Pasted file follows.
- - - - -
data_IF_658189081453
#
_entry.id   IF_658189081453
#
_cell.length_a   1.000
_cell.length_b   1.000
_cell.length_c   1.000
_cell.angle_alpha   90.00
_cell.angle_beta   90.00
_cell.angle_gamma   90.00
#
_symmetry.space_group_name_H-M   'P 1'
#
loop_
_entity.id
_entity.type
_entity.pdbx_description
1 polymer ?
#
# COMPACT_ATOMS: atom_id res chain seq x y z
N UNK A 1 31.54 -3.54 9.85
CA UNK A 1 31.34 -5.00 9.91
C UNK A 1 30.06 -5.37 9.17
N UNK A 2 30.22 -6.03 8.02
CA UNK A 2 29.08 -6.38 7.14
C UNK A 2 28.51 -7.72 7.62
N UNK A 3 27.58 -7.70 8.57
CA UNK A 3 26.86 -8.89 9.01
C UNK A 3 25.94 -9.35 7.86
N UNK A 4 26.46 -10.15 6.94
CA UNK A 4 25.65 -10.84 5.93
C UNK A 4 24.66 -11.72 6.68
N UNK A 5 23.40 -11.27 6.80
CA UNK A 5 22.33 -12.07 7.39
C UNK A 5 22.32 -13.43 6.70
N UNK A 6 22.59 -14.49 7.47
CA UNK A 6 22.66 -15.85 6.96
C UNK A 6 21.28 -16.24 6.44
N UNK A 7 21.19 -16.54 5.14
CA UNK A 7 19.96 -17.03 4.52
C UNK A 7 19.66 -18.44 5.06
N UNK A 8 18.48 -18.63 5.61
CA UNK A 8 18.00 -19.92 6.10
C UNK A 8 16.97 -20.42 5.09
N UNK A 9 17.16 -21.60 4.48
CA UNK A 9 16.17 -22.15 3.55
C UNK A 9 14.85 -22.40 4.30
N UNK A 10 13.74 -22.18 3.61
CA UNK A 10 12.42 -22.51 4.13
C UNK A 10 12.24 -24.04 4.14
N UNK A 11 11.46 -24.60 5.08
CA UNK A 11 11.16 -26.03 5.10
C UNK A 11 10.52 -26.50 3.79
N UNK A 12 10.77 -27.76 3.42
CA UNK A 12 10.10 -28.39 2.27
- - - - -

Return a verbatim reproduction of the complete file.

data_IF_658189081453
#
_entry.id   IF_658189081453
#
_cell.length_a   1.000
_cell.length_b   1.000
_cell.length_c   1.000
_cell.angle_alpha   90.00
_cell.angle_beta   90.00
_cell.angle_gamma   90.00
#
_symmetry.space_group_name_H-M   'P 1'
#
loop_
_entity.id
_entity.type
_entity.pdbx_description
1 polymer ?
#
# COMPACT_ATOMS: atom_id res chain seq x y z
N UNK A 1 31.54 -3.54 9.85
CA UNK A 1 31.34 -5.00 9.91
C UNK A 1 30.06 -5.37 9.17
N UNK A 2 30.22 -6.03 8.02
CA UNK A 2 29.08 -6.38 7.14
C UNK A 2 28.51 -7.72 7.62
N UNK A 3 27.58 -7.70 8.57
CA UNK A 3 26.86 -8.89 9.01
C UNK A 3 25.94 -9.35 7.86
N UNK A 4 26.46 -10.15 6.94
CA UNK A 4 25.65 -10.84 5.93
C UNK A 4 24.66 -11.72 6.68
N UNK A 5 23.40 -11.27 6.80
CA UNK A 5 22.33 -12.07 7.39
C UNK A 5 22.32 -13.43 6.70
N UNK A 6 22.59 -14.49 7.47
CA UNK A 6 22.66 -15.85 6.96
C UNK A 6 21.28 -16.24 6.44
N UNK A 7 21.19 -16.54 5.14
CA UNK A 7 19.96 -17.03 4.52
C UNK A 7 19.66 -18.44 5.06
N UNK A 8 18.48 -18.63 5.61
CA UNK A 8 18.00 -19.92 6.10
C UNK A 8 16.97 -20.42 5.09
N UNK A 9 17.16 -21.60 4.48
CA UNK A 9 16.17 -22.15 3.55
C UNK A 9 14.85 -22.40 4.30
N UNK A 10 13.74 -22.18 3.61
CA UNK A 10 12.42 -22.51 4.13
C UNK A 10 12.24 -24.04 4.14
N UNK A 11 11.46 -24.60 5.08
CA UNK A 11 11.16 -26.03 5.10
C UNK A 11 10.52 -26.50 3.79
N UNK A 12 10.77 -27.76 3.42
CA UNK A 12 10.10 -28.39 2.27